Comment by amy on November 15, 2011 at 10:47 PM

I'm appalled by the food I was brought up on. In fourth grade I was at a friend's house and had wheat bread for the first time and was bowled over. I went home and asked my mother to buy wheat bread. (She bought Wonder all the time. I hated sandwiches. I hated the way the bread smushed into the middle part. Wheat bread DID NOT SMUSH.) Salad? Iceburg. Veggies? Either from a can or cooked within an inch of their lives. I had no idea cooked vegetables didn't have to be army green until I moved out and began cooking for myself. In other words: You *can* be raised on horrifying food and crave the broccoli. You know it's out there somewhere... :-)

Comment by Lori Pickert on November 16, 2011 at 12:30 AM

elizabeth, that is wonderful — and thank you! and just for YOU, i promise to make every post for the rest of this week totally lame. :D

amy, so true that *anything* can cause us to tip off balance and/or check out. i really think the key is to very deliberately craft the life that works for us, then learn to recognize when things have gone awry. usually crabbiness is a red flag. :)

what you say at the end of your comment is what i believe — that if we help our kids have a variety of experiences, if we help them become *familiar* with a life that is well balanced and focuses on the things that matter most to us (whatever those are), then they'll be able to tell when their activities are making them feel crummy .. because they have something to compare it against.

hi other amy. :)

mm, i believe you are describing what i think of as midwestern rural cuisine. :) at least my experience of it! i remember going to potlucks where every single dish contained miniature marshmallows — from entree to sides to desserts!

note i was careful to say *probably* won't be drawn to broccoli. :) of course, some children whose parents weren't readers turn out to literature lovers, and etc. we aren't all *doomed* by our upbringing. but as the twig is bent... so might as well bend it the way we want it to grow, right? :)

Comment by Dawn Suzette on November 16, 2011 at 02:47 AM

Thanks Lori!

Comment by patricia on November 16, 2011 at 05:18 AM

Amen! Next time this topic comes up with people I'm talking with or writing to--and it comes up often--I know where to link!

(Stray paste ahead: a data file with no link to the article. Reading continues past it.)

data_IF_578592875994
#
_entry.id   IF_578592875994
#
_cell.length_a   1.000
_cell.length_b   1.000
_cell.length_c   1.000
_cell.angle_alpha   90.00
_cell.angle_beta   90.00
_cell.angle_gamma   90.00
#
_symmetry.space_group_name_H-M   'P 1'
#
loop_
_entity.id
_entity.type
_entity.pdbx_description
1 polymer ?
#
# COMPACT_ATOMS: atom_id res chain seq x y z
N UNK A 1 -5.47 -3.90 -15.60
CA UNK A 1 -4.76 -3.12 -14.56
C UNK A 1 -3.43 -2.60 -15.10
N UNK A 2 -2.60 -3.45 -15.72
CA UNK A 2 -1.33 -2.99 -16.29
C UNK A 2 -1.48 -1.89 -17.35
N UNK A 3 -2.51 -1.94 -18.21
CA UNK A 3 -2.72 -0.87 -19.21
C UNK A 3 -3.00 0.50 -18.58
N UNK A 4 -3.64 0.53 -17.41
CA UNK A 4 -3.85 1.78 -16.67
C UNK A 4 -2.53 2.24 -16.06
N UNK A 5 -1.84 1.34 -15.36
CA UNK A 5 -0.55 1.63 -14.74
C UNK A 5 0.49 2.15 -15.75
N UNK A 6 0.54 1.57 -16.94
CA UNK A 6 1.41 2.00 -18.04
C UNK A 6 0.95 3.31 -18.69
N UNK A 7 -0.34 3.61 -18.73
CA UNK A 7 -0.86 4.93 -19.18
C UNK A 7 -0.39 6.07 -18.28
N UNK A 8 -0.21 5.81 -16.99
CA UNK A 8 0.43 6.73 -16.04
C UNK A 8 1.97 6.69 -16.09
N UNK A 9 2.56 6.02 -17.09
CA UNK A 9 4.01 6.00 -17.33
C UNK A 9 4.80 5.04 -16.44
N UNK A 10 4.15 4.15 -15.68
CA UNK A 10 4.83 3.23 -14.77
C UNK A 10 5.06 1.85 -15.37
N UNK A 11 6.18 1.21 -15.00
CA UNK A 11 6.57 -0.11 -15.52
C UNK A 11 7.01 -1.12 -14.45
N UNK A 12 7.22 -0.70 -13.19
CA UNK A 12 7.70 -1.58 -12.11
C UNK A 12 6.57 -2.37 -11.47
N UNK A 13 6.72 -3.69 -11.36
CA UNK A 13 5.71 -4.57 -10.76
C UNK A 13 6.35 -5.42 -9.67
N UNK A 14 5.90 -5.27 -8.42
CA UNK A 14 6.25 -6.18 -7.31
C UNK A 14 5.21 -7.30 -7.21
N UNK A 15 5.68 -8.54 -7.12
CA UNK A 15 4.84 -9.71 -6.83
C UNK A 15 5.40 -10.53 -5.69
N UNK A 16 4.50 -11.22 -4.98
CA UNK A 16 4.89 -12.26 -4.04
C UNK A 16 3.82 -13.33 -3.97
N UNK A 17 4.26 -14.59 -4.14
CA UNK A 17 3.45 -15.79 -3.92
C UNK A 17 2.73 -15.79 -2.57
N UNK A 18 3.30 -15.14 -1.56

Comment by marta on November 16, 2011 at 10:58 AM

When it comes to my kids, I have two pet peeves: staying up late and screen time. They're cranky if they don't follow the biological clock - they need 9 to 10 hours sleep each night and as they rise with the sun (almost!), they must be down by 9 pm (11 years old, 9 years old and 6 years old). They get plenty of fresh air, outdoor experiences and sports/physical activity, which only adds to the feeling of tiredness after the sun sets (a bit before 6 pm these days in this part of the world). Also, they only get about 1/2 an hour screentime per day on weekdays, about 3 to 4 hours per day on weekends (split btw computer and tv).
So it came to a great surprise yesterday when I told my husband that I'd allowed the 11 yo to stay up til 10.45 pm to watch the national soccer team's match of qualification for the European Cup next June. I figured he was so excited about it, so enthusiastic about knowing our past experiences with these kind of play-off matches and international cups, so keen on the soccer stats and trivia - he learnt a great deal about national flags and their symbolism during the last World Cup - that to ban him from watching because of bedtime curfew seemed, well, mean.
We won (6-2!!!) and he was happy - and sleepy, yes. When I was tucking him in bed he said that at school they'd spent the day talking about the match, placing bets, arguing their views on who's the best player, etc. Today will be a fine day - they'll even act out during lunch recess the best tricks and goals. They'll all have this to share: we're making it to the European Cup finals and we watched it live on tv on the one night our parents let us stay up late.
These kind of collective memories (in the family or amongst school/neighbourhood friends) are some of the best things you can pass on to your children, I guess.

Marta, Portugal

Comment by Lori Pickert on November 16, 2011 at 01:55 PM

hi dawn. :^)

thank you, patricia!

marta, i think it's wonderful you let him stay up to watch the game. :) i still remember when i was forced to turn off the tv and go to bed 3/4s of the way through "Oliver!" -- i was so upset! that was in the days before videos and DVDs -- it was years until i saw the end! ;^)

Comment by renee @ FIMBY on November 17, 2011 at 12:54 AM

Love this. I love that you give language to what I've lived for sometime but haven't phrased as such - big rocks and little rocks. yes!

Comment by Lori Pickert on November 17, 2011 at 01:35 AM

thank you, renee! xoxoxo

Comment by Mags on November 18, 2011 at 05:59 AM